Month: December 2012

Braille in National Aquatic Centre lifts

I was wondering about the Braille signs in the lifts at Dublin’s National Aquatic Centre, and it turns out they are in German (courtesy of the Wikipedia entries on German braille and Braille patterns in Unicode): Open doors ⠞⠳⠗⠀⠡⠋ Tür auf Close doors ⠞⠳⠗⠀⠵⠥ Tür zu Alarm ⠝⠕⠞⠗⠥⠋ Notruf Curious. See also this xkcd (thanks to Oliver Nash for the pointer).

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Raspberry Pi, Squeezebox, phone line

Motivation Long ago, I built a circuit which enabled a PC to monitor the phone line, and control the music system in our old house. Whenever somebody rang, it would pause the music, and announce the caller using voice synthesis. It was cool. Details are on a pre-blog page. Alas, when we moved house, the hardware got lost, and ever since, we have had to manually pause the music, and look at the tiny display on the phone to see who was calling. I had been meaning to reinstate the automatic system for ages; it had actually been quite useful. Photo © Flickr user GijsbertPeijsCC-BY-2.0 The other motivation for this project was as an excuse to play with the Raspberry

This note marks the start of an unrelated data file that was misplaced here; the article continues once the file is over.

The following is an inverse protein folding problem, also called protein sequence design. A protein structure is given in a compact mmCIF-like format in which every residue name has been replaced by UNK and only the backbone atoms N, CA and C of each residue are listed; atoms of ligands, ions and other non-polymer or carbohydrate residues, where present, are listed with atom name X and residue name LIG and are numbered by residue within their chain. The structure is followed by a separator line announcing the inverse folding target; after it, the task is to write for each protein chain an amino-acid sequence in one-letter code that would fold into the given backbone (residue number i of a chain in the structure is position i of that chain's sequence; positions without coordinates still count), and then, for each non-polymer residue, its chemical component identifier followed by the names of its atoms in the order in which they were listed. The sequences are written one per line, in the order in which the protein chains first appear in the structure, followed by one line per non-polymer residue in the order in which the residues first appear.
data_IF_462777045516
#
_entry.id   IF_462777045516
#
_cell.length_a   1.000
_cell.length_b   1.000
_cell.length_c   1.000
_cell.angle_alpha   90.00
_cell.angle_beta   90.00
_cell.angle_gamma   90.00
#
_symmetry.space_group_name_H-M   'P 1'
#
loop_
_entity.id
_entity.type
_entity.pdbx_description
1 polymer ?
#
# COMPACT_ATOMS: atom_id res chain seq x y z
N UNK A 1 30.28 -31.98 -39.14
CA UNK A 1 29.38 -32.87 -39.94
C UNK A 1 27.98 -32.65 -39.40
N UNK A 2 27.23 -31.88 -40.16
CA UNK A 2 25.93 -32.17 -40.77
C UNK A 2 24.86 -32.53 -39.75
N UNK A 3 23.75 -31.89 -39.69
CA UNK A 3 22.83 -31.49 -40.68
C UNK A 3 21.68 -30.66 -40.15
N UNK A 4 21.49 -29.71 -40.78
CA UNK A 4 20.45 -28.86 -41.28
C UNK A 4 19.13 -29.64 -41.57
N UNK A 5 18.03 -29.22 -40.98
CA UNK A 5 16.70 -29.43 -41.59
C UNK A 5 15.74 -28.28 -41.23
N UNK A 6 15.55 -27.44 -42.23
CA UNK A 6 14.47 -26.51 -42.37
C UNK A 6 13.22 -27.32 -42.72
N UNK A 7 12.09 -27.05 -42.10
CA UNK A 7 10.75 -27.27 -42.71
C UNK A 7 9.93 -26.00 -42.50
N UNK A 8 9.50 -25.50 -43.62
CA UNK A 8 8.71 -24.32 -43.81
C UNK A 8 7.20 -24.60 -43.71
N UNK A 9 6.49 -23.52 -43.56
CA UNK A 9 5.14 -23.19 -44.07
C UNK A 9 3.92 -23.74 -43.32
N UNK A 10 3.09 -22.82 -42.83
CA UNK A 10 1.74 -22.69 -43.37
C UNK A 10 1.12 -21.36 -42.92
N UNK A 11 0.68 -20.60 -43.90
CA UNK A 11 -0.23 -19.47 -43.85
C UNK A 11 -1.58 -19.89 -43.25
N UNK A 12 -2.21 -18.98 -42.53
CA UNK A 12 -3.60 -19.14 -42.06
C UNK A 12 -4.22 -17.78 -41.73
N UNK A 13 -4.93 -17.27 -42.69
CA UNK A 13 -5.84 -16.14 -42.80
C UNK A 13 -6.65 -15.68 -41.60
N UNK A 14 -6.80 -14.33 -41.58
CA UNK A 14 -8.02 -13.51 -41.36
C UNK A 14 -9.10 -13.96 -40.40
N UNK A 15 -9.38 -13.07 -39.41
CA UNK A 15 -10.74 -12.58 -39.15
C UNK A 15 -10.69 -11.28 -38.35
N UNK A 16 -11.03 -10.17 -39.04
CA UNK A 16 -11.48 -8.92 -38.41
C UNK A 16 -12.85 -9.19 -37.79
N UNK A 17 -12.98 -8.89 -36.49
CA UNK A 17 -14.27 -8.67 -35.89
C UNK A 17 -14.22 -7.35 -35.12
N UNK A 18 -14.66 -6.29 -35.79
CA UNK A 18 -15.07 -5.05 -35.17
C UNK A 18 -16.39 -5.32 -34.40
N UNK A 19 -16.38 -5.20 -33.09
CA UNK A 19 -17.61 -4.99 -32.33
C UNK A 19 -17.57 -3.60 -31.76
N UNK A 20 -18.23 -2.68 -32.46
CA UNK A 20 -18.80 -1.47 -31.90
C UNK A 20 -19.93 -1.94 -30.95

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UK government consultation on Open Standards

Back in June, I submitted a response (also as pp.35–39 of a PDF on the Cabinet Office’s site) to the UK’s consultation on open standards in government. Today I received an email notifying me of the conclusions to this process. I have read through the UK government’s ‘Principles’ document, and the following snippets are quite encouraging: ‘Open’ includes ‘royalty-free’ I think the big one is the inclusion of ‘royalty-free’ in the requirements for a standard to be ‘Open’: 2. Open standard – definition … Rights – rights essential to implementation of the standard, and for interfacing with other implementations which have adopted that same standard, are licensed on a royalty free basis that is compatible with both open source and

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